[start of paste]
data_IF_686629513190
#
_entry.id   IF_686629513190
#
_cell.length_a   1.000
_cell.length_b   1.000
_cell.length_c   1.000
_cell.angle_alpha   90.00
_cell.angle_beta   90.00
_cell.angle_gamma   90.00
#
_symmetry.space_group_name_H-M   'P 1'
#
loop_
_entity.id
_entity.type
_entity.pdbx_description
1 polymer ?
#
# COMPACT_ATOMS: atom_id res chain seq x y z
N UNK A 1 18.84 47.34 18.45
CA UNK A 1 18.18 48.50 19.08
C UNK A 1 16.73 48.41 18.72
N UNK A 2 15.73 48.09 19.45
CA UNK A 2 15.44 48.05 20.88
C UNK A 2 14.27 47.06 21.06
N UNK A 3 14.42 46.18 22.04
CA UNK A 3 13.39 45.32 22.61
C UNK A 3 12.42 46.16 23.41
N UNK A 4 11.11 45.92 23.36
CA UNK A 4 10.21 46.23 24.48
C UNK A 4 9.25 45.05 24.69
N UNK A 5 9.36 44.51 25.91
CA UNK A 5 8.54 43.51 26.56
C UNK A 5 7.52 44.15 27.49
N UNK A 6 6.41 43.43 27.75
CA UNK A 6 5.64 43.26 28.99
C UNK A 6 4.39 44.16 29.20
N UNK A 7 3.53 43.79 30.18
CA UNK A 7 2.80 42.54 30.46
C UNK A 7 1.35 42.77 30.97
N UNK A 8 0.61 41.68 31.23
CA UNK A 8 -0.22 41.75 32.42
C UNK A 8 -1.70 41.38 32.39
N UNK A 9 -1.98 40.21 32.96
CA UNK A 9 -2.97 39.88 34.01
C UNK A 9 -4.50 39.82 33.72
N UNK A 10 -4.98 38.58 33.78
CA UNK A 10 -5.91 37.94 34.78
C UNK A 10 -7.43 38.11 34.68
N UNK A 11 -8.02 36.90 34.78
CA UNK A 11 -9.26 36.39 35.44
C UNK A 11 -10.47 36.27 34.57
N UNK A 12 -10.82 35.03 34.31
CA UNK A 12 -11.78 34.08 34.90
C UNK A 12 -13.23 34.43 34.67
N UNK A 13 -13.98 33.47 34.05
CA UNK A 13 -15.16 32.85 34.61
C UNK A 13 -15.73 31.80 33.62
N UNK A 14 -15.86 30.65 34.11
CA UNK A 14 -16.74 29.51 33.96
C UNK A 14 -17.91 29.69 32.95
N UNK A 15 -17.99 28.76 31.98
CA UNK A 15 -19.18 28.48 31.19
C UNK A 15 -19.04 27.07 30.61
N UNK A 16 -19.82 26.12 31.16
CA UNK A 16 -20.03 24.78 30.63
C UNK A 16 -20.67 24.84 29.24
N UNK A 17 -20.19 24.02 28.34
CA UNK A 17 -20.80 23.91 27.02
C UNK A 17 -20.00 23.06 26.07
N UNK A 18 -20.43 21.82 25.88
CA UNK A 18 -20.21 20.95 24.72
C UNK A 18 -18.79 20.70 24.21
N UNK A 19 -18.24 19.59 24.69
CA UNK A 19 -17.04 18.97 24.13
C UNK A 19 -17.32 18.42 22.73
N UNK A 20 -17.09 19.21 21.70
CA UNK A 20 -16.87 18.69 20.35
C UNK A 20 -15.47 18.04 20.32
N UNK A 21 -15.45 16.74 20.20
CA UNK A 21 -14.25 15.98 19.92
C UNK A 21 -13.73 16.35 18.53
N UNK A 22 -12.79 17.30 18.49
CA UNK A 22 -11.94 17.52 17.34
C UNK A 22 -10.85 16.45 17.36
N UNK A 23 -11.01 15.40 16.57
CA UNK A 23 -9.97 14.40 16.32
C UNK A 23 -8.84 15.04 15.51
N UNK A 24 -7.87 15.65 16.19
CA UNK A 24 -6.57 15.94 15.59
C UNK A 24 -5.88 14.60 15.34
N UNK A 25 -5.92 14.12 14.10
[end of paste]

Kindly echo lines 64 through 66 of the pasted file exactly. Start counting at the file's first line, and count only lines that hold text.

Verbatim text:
CA UNK A 15 -19.18 28.48 31.19
C UNK A 15 -19.04 27.07 30.61
N UNK A 16 -19.82 26.12 31.16